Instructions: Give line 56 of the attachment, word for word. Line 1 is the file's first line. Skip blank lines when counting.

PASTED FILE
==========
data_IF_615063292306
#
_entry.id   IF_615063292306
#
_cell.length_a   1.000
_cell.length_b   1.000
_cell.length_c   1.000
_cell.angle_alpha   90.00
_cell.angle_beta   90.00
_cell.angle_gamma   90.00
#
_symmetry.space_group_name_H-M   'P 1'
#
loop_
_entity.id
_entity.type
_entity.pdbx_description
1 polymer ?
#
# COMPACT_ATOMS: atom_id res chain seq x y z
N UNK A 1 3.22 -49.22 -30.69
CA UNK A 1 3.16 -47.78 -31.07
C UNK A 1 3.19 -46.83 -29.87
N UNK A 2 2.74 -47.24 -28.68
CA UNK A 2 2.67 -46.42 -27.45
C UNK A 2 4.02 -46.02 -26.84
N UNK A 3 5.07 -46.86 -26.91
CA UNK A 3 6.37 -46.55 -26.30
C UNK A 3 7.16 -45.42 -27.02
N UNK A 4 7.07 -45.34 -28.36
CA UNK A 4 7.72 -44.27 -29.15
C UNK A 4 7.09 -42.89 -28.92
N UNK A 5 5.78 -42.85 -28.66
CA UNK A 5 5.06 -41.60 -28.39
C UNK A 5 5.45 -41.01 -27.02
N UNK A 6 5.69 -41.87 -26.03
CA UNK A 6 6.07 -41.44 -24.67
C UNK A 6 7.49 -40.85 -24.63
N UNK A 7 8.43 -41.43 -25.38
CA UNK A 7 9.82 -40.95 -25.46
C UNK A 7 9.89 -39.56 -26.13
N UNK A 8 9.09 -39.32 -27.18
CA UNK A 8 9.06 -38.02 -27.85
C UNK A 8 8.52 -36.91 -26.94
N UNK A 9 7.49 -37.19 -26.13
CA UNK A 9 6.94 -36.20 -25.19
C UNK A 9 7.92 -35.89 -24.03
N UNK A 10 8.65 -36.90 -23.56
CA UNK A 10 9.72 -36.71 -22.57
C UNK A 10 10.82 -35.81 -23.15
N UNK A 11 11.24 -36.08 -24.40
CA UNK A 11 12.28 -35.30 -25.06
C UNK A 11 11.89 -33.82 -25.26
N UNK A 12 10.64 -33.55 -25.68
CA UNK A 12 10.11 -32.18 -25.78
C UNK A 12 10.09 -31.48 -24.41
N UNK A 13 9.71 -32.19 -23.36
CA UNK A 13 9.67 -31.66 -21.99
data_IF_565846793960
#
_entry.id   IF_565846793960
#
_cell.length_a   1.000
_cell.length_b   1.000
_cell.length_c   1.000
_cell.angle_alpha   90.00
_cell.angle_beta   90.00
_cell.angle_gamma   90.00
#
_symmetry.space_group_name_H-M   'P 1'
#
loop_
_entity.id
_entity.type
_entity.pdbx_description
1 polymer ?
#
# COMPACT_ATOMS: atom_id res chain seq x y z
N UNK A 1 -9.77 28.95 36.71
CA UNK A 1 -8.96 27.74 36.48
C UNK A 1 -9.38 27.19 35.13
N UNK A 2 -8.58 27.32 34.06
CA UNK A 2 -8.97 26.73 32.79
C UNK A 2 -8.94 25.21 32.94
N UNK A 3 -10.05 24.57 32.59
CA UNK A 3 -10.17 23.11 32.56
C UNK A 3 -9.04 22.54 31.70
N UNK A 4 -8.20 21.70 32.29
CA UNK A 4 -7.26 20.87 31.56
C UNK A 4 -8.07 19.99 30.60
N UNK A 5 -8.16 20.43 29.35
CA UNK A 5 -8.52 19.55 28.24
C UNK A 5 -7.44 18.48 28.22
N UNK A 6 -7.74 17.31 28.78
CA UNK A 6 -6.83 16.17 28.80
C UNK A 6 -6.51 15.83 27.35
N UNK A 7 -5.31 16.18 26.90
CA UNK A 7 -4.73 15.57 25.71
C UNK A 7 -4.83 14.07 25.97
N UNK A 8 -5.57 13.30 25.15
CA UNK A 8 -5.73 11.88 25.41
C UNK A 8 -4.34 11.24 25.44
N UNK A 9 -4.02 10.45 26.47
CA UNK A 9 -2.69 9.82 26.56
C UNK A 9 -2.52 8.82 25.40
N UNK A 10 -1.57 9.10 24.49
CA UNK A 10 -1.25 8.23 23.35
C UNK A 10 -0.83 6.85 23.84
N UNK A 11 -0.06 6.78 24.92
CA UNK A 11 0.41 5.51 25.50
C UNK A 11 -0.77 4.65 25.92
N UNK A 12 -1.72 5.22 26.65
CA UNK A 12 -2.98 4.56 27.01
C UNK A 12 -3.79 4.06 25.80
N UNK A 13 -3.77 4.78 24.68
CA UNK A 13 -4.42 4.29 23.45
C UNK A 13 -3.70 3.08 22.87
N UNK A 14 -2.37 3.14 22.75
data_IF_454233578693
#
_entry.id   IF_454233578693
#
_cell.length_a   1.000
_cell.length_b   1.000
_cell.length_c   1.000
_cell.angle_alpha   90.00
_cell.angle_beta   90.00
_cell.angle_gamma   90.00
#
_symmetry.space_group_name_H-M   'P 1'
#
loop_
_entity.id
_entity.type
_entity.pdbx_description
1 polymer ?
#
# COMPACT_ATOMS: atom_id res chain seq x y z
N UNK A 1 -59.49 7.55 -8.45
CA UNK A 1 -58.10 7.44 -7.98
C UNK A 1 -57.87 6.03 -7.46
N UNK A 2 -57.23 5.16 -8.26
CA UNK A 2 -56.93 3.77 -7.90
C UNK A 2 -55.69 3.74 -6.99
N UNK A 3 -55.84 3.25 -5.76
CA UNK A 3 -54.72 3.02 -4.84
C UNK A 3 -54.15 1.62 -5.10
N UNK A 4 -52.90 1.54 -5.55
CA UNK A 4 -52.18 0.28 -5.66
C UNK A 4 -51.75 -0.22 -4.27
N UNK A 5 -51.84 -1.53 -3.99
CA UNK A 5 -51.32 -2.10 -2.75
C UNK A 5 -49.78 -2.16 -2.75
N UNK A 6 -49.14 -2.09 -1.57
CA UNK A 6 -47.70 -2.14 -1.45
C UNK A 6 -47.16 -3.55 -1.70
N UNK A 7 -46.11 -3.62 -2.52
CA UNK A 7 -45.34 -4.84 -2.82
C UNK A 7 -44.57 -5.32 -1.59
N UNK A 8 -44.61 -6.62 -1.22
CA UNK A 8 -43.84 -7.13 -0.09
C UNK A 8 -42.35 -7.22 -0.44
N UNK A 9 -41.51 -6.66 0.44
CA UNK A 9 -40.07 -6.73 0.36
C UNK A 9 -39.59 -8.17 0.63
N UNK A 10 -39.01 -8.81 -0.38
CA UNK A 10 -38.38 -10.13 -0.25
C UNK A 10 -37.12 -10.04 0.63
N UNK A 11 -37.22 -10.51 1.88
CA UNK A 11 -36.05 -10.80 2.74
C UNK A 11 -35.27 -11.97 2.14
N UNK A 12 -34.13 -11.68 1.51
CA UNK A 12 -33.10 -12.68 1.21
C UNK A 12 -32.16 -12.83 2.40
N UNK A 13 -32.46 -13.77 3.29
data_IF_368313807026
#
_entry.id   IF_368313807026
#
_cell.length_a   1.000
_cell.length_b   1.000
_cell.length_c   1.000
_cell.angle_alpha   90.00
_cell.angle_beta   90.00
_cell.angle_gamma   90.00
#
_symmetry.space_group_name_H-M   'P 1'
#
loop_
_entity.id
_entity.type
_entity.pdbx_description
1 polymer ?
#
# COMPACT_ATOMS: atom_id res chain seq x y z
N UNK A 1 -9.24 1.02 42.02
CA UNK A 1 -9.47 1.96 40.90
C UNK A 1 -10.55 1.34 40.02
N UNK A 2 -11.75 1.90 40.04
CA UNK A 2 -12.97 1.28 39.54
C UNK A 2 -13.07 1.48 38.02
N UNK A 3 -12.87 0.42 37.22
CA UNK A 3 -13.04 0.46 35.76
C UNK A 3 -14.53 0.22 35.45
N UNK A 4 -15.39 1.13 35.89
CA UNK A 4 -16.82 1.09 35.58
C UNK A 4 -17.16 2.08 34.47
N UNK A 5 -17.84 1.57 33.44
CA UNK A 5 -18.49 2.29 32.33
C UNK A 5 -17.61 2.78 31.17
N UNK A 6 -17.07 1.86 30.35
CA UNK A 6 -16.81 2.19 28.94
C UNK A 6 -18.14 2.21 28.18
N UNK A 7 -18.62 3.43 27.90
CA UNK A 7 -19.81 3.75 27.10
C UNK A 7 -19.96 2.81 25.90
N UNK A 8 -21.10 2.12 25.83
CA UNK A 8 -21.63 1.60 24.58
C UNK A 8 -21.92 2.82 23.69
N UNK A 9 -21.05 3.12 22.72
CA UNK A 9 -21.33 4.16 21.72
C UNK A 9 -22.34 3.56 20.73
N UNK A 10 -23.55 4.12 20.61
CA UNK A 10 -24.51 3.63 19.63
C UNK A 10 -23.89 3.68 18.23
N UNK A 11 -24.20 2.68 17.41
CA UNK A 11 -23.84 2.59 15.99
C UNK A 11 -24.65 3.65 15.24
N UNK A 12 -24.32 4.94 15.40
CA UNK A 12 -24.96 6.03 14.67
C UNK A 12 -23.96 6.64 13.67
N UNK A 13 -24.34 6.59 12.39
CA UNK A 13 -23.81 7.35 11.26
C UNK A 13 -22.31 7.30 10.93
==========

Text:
C UNK A 12 10.09 -31.48 -24.41